CEPHEID VARIABLES AND THE SIZE OF THE UNIVERSE

 motion: TOC for Knowledge Concepts, Exercises, and Solutions

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Henrietta Swan Leavitt's discovery that Cepheid variables
could be used as standard candles set the stage for Edwin
Hubble's discovery of the size scale of the universe.  A
Cepheid variable can be recognized by the distinctive
shape of its periodic pattern; approximately,

*                    *                    *
*                    *                    *
*  *                 *  *                 *  *
*                    *                    *          (etc.)
*      *             *      *             *      *
*                    *                    *
*              *  *  *              *  *  *             *  *
---------------------------------------------------------------
---> time (a typical period is a few days to a few weeks)

H. S. Leavitt found that the length of the period - the time
between one peak and the next - is proportional to the luminosity
of that particular Cepheid.  For example, a recently measured
Cepheid "period-luminosity relationship" published in 1999 shows:

Period            Luminosity
------            ----------
3 days           2000 times that of the Sun
10 days           7500 times that of the Sun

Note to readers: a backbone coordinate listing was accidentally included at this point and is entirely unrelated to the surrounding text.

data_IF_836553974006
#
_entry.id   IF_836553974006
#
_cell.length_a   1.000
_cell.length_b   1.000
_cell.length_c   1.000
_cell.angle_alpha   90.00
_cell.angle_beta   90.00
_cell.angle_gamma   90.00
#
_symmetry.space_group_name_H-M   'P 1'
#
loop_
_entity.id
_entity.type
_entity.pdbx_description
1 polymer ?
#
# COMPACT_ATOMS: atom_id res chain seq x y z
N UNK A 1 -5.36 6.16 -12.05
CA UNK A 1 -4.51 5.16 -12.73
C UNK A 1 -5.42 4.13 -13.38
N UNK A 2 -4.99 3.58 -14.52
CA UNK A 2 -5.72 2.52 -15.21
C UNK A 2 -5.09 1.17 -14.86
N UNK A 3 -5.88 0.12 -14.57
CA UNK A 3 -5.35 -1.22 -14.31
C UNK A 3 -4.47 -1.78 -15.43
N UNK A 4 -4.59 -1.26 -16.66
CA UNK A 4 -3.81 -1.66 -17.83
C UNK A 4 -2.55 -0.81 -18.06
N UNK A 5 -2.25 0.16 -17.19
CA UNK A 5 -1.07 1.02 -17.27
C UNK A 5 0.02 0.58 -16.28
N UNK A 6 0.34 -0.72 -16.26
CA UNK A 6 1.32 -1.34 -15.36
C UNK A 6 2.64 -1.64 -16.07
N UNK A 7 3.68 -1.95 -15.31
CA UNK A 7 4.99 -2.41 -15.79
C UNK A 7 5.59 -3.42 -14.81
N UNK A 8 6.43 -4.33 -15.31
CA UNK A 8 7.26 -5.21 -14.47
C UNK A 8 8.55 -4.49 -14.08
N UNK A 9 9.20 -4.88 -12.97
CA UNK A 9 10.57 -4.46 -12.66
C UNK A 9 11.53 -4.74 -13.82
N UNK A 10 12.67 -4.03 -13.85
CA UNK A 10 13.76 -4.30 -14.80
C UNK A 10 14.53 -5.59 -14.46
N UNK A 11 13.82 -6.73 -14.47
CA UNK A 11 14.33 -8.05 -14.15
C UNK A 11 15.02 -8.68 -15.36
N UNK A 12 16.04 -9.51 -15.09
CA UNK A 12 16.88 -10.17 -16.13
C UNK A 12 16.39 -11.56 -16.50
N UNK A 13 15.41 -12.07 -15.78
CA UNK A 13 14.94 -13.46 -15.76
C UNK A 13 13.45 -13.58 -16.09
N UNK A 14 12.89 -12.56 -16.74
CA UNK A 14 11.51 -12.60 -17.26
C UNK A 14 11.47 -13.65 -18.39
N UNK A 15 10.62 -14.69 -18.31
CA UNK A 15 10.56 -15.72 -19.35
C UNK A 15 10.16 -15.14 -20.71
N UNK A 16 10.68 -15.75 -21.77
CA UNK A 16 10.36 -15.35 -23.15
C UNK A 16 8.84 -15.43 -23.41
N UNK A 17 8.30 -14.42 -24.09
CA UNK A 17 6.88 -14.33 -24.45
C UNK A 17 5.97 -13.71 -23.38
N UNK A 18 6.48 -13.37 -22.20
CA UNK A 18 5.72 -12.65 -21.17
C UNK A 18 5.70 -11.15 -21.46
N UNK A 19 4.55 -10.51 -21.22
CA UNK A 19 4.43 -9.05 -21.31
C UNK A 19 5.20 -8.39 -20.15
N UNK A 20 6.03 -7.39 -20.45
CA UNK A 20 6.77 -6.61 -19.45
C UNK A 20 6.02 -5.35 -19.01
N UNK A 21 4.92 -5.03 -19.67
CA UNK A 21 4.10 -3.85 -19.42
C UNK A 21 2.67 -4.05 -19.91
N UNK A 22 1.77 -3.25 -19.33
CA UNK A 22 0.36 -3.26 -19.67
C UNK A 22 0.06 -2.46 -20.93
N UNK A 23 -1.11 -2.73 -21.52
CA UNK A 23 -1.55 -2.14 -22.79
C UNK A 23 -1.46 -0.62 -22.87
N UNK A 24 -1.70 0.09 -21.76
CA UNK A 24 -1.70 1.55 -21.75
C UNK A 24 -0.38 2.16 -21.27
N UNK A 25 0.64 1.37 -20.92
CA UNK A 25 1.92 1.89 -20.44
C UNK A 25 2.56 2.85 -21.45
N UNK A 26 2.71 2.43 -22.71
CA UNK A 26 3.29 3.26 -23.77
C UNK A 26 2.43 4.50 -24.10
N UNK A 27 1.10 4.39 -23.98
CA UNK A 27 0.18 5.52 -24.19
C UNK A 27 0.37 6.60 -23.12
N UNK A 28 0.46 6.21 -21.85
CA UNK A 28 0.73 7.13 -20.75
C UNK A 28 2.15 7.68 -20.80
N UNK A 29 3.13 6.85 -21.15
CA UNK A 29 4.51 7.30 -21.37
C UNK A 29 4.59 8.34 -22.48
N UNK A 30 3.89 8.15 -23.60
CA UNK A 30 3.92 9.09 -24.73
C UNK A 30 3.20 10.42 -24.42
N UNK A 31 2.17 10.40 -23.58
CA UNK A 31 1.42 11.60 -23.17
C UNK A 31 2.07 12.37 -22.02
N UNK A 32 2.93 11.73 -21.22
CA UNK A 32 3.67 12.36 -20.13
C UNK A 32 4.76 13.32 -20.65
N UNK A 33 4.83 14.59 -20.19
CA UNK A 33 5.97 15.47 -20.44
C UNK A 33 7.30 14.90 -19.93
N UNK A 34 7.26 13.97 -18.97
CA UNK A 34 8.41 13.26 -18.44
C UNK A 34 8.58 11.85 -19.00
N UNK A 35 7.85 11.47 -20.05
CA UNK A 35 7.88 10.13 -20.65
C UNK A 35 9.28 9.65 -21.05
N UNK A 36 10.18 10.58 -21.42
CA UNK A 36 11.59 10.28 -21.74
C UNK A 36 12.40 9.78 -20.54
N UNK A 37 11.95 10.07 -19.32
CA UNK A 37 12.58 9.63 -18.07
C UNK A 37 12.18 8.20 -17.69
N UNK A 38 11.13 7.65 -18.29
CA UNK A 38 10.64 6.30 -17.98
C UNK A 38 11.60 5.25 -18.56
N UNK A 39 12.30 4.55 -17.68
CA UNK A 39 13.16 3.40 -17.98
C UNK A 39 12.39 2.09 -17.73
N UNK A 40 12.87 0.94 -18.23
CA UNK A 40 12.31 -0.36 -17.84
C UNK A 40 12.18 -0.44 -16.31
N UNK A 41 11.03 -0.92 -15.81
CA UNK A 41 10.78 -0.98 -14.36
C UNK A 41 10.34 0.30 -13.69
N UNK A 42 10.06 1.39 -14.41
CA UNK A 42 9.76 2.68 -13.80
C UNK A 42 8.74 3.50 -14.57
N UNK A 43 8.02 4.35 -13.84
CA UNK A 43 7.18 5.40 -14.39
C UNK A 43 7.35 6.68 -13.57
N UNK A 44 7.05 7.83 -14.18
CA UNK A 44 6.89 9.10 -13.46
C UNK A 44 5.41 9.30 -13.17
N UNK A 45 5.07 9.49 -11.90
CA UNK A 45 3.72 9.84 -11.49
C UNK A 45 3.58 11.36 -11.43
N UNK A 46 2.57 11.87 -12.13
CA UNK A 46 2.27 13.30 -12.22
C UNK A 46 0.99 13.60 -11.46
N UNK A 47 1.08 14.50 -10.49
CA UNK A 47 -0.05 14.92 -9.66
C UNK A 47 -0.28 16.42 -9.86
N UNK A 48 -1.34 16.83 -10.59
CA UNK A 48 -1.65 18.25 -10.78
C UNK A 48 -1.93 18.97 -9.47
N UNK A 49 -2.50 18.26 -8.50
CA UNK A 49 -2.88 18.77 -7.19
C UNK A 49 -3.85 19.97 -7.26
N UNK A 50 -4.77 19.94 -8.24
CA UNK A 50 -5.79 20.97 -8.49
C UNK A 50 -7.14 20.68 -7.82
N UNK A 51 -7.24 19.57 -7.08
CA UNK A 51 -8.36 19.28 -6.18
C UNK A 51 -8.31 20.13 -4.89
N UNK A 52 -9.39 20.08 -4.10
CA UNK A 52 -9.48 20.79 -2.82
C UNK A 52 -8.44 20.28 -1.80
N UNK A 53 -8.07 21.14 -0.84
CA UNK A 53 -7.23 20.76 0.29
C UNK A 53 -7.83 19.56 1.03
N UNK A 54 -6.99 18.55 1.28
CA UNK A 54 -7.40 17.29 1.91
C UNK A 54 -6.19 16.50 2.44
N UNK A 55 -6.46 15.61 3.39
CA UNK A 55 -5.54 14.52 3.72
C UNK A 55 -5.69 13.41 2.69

30 days          25000 times
100 days          95000 times

The luminosity of the Sun, by the way, is about 4.0 * 10^26 Watts.
(Remember that 1 Watt = 1 joule/sec, and 1 joule is 1 kg m / sec^2.)

Note that this is a logarithmic relationship; the logarithm of a
Cepheid's period is directly proportional to the logarithm of its
luminosity.  On a log-log graph, then, the period-vs-luminosity
graph would follow a straight line.

As an example of how to use Cepheids as a standard candle, remember
that Edwin Hubble found a Cepheid with a period of 31 days in the
Andromeda Galaxy back in 1923.  If he used this P-L relation above,
he would have concluded that the Cepheid he measured had a luminosity
of 27000 times that of the Sun, or

L = (2.7 * 10^4) * (4.0 * 10^26) = 1.08 * 10^31 W

So if Hubble had measured the flux of that Cepheid to be, for example,
2.0 * 10^(-15) W/m^2, which is about the flux a typical faint star
in our own galaxy would produce on Earth,  we use the equation

F = L / (4 * pi * r^2)  to get

1.08 * 10^31
r^2 = L / (4 * pi * F) = ------------------------- = 4.3 * 10^44 m^2
4 * 3.14 * 2.0 * 10^(-15)

Now take the square root of r^2 to get

r = sqrt(4.3 * 10^44 m^2) = 2.1 * 10^22 m

2.1 * 10^22 m
= ------------------ = 680000 pc or 680 kpc.
3.1 * 10^16 m/pc

Since he knew that the disk of the Milky Was was only 30 kpc across,
Hubble had shown that the Andromeda Galaxy was far outside the Milky
Way - and that the Universe was much larger than our galaxy alone.

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